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Paul A. Kottman offers a new and compelling understanding of tragedy as seen in four of Shakespeare's mature plays-As You Like It, Hamlet, King Lear, and The Tempest. The author pushes beyond traditional ways of thinking about tragedy, framing his readings with simple questions that have been missing from scholarship of the past generation: Are we still moved by Shakespeare, and why? Kottman throws into question the inheritability of human relationships by showing how the bonds upon which we depend for meaning and worth can be dissolved. According to Kottman, the lives of Shakespeare's protagonists are conditioned by social bonds-kinship ties, civic relations, economic dependencies, political allegiances-that unravel irreparably. This breakdown means they can neither inherit nor bequeath a livable or desirable form of sociality. Orlando and Rosalind inherit nothing but growth itself before becoming refugees in the Forest of Arden; Hamlet is disinherited not only by Claudius's election but by the sheer vacuity of the activities that remain open to him; Lear's disinheritance of Cordelia bequeaths a series of events that finally leave the social sphere itself forsaken of heirs and forbearers alike. Firmly rooted in the philosophical tradition of reading Shakespeare, this bold work is the first sustained interpretation of Shakespearean tragedy since Stanley Cavell's work on skepticism and A. C. Bradley's century-old Shakespearean Tragedy.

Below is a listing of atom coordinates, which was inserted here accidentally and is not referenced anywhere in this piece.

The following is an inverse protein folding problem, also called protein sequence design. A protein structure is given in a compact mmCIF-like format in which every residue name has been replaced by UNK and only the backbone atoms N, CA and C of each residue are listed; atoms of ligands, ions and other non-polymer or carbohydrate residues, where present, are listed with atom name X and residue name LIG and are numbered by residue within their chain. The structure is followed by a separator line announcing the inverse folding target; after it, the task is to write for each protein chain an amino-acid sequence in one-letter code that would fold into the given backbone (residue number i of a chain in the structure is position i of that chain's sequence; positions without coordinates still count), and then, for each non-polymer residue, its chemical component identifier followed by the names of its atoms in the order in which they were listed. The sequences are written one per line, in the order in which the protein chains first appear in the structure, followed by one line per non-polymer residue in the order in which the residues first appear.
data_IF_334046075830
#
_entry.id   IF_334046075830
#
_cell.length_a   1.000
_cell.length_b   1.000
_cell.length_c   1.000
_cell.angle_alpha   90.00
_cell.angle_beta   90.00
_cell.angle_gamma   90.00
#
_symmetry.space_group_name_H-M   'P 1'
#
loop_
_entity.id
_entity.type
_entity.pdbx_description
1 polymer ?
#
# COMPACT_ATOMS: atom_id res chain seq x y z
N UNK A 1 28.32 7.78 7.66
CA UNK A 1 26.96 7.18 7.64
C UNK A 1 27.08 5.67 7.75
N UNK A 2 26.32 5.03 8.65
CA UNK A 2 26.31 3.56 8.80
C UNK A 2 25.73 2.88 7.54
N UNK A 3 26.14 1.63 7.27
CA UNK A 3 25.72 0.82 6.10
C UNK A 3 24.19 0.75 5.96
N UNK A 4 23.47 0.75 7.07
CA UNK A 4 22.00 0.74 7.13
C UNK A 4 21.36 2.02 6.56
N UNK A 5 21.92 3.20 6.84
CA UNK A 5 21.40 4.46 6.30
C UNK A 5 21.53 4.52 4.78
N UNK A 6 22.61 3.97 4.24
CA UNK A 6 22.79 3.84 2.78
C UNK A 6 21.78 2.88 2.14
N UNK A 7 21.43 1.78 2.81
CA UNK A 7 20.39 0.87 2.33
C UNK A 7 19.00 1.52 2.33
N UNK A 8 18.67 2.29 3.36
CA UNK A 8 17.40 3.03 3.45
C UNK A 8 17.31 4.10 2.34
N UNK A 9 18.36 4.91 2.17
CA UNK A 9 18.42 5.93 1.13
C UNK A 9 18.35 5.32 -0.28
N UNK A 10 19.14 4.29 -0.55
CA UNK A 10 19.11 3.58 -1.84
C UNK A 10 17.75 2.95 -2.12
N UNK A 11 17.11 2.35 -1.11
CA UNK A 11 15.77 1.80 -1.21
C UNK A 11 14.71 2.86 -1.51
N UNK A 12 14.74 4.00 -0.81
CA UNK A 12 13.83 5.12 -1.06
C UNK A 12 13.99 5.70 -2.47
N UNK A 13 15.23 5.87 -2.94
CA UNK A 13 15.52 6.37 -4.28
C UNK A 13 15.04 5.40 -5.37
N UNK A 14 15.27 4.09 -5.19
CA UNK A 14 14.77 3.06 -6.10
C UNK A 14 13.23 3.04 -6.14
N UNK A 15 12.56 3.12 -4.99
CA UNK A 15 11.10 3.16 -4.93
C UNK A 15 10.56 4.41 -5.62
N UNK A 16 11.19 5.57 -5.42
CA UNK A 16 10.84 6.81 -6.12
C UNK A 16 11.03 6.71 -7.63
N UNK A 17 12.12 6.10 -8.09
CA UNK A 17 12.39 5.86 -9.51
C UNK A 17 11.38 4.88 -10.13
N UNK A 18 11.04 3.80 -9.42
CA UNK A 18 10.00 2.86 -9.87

|Publication date:||26th October 2009|
|Author:||Paul A. Kottman|
|Publisher:||Johns Hopkins University Press|
|Categories:||Shakespeare studies & criticism,|
Paul A. Kottman is an assistant professor of comparative literature at the New School, editor of Philosophers on Shakespeare, and author of A Politics of the Scene.More About Paul A. Kottman